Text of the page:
Administering Insulin

When working with diabetics, you may need to administer insulin shots to your patients. This requires several steps. First, you’ll need to measure the amount of insulin required. Plunge the needle into the insulin container and slowly pull the plunger upward while checking on the amounts that are going into the syringe. These will be clearly marked on the side of the syringe. Be very careful not to over-administer insulin. Remember that it is always possible to administer additional insulin, however it is much more problematic to correct an overdose.

Next, clean the area where the insulin will be administered with an alcohol swab. This is usually on the thigh. Use an alcohol swab to accomplish this. Plunge the needle of the syringe into the thigh and inject the entire amount of insulin into the patient’s thigh. It is generally not necessary to ensure that you are inserting the needle specifically into a vain. Once you have done this, immediately put the used needle and syringe into a biohazard container for safe disposal. Used alcohol swabs should be similarly disposed of.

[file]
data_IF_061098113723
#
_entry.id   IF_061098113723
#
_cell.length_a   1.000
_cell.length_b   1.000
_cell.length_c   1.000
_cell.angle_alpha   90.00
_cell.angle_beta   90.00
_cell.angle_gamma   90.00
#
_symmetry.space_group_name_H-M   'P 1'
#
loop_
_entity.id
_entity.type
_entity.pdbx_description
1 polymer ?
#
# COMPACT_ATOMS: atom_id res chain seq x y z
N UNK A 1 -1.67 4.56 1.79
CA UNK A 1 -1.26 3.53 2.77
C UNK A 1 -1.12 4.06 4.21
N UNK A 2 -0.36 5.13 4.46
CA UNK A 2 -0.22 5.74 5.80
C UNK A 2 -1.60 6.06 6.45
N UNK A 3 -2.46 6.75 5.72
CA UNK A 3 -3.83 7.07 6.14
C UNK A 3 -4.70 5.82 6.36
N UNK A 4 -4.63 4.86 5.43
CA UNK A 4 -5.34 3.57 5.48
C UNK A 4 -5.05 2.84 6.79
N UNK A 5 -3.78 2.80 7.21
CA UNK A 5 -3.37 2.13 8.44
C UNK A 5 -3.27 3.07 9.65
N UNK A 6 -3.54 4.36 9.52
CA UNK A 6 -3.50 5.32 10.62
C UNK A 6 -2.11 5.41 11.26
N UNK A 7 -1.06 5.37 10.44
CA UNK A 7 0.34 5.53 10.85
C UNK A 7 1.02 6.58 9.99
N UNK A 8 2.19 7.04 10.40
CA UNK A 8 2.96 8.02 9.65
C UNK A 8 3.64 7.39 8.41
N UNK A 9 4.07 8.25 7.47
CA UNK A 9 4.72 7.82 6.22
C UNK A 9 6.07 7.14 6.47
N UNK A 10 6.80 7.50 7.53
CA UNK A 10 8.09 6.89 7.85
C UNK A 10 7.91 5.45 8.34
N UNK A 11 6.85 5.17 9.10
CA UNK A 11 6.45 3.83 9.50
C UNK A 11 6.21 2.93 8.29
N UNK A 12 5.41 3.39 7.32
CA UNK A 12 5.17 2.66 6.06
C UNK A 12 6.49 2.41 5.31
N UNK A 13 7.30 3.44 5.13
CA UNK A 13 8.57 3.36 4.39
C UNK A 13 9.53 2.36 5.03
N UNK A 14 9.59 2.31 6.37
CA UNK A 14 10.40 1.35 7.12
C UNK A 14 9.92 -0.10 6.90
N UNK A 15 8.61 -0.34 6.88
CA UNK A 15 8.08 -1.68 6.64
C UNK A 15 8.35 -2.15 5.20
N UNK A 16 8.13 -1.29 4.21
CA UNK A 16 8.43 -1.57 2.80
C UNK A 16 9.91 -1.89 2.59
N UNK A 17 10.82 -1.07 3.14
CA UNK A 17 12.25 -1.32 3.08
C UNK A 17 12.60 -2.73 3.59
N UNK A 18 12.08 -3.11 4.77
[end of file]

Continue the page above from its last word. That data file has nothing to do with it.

Measuring Liquids

When administering liquid medications, it’s important to use exact measurements for these medications. Often, the medication will simply require a teaspoonful or tablespoonful. However, if there are specific amounts required, you should be provided with a measuring glass so that you can check on the exact amount that needs to be administered.


Always remember when dealing with your patients that precautions must be followed in order to ensure both your own safety and that of your patients. Common precautions include:

Using Latex Gloves – Always wear latex gloves when handling human waste or fluids. This means that when needles must be administered or blood drawn (i.e. for glucose tests), you should protect yourself and your patient by wearing disposable gloves. These gloves should be disposed of after each use.

Keep it Clean—Whenever injecting anything into your patient or drawing blood from your patient, it is important to clean the affected area with an antiseptic swab once you are done. If necessary, be prepared to apply a bandage as well to control bleeding. You should also wash your hands with antibacterial soap before handing any medications for your patients.

Follow Instructions—Some medications have very specific instructions for their usage. Be sure that you understand them and follow them exactly when administering them. The same holds true for basic exams that you may need to perform.

Don’t Perform Tests You Don’t Understand—Finally, if you are unsure of how to do something, do not guess at what needs to be done. Consult your supervisor or the attending doctor to ensure that the tests and measurements are performed correctly.